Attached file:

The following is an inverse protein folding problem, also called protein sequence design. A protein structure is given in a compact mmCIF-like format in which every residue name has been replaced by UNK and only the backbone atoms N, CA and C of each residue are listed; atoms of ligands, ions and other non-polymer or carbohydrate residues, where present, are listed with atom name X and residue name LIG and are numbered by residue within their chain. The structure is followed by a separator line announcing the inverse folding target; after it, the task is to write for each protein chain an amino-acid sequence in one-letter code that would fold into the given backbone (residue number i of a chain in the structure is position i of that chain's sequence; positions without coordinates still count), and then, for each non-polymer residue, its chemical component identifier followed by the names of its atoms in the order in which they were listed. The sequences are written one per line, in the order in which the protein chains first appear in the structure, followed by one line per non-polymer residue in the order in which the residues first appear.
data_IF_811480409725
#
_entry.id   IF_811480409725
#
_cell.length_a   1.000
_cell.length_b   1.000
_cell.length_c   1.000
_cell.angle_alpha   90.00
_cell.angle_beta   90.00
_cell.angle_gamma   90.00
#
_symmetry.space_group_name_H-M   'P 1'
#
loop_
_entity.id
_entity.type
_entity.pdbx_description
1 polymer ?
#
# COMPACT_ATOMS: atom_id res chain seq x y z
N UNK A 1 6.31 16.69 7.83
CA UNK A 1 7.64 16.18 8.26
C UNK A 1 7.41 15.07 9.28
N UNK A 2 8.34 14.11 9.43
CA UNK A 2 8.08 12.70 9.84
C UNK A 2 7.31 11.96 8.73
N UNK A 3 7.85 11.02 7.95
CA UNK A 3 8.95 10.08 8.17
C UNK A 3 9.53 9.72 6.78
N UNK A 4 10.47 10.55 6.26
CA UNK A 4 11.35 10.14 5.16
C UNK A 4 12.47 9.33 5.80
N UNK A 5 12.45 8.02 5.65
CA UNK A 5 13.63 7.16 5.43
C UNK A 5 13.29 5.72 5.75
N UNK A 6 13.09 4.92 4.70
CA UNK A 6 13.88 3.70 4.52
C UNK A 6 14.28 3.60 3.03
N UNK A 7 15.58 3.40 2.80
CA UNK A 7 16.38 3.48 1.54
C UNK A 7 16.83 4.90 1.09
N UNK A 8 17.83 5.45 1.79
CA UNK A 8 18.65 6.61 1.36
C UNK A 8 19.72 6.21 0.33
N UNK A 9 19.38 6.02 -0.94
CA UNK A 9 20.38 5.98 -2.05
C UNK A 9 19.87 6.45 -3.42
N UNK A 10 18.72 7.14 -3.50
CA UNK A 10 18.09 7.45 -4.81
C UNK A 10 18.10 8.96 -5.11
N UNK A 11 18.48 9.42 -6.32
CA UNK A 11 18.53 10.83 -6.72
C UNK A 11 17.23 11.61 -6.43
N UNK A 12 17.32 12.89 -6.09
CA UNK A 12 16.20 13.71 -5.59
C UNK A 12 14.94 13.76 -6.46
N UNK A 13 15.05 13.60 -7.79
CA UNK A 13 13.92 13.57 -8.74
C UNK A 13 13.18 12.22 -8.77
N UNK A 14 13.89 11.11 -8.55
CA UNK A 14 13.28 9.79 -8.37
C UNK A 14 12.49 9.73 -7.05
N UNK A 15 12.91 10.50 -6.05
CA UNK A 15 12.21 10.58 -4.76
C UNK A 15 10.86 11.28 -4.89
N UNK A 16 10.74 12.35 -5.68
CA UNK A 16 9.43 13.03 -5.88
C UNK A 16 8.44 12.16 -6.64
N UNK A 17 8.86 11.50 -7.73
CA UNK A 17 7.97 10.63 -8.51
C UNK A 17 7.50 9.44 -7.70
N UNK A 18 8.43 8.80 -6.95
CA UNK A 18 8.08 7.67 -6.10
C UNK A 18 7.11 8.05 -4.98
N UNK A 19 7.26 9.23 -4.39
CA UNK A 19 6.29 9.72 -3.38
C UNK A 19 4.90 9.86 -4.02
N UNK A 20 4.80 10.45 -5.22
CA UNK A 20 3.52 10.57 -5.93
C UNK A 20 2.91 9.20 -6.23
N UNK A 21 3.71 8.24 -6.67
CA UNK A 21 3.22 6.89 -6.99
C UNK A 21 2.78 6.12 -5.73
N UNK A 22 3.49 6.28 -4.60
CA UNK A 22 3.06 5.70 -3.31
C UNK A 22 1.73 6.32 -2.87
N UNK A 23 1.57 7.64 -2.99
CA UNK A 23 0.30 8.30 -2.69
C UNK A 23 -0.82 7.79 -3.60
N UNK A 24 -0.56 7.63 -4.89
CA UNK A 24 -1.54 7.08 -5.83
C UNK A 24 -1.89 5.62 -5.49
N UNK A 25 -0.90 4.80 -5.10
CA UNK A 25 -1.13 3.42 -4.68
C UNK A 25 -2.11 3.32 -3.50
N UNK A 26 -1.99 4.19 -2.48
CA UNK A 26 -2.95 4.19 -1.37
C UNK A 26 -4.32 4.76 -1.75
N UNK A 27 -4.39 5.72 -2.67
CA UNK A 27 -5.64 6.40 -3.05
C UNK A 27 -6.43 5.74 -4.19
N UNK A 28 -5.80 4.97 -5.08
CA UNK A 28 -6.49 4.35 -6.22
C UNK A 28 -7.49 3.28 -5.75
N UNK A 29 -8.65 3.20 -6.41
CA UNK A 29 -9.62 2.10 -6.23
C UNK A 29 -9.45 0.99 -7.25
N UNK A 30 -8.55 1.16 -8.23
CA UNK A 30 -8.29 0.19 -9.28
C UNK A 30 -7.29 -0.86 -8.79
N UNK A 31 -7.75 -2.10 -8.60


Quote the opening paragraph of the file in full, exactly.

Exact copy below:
The following is an inverse protein folding problem, also called protein sequence design. A protein structure is given in a compact mmCIF-like format in which every residue name has been replaced by UNK and only the backbone atoms N, CA and C of each residue are listed; atoms of ligands, ions and other non-polymer or carbohydrate residues, where present, are listed with atom name X and residue name LIG and are numbered by residue within their chain. The structure is followed by a separator line announcing the inverse folding target; after it, the task is to write for each protein chain an amino-acid sequence in one-letter code that would fold into the given backbone (residue number i of a chain in the structure is position i of that chain's sequence; positions without coordinates still count), and then, for each non-polymer residue, its chemical component identifier followed by the names of its atoms in the order in which they were listed. The sequences are written one per line, in the order in which the protein chains first appear in the structure, followed by one line per non-polymer residue in the order in which the residues first appear.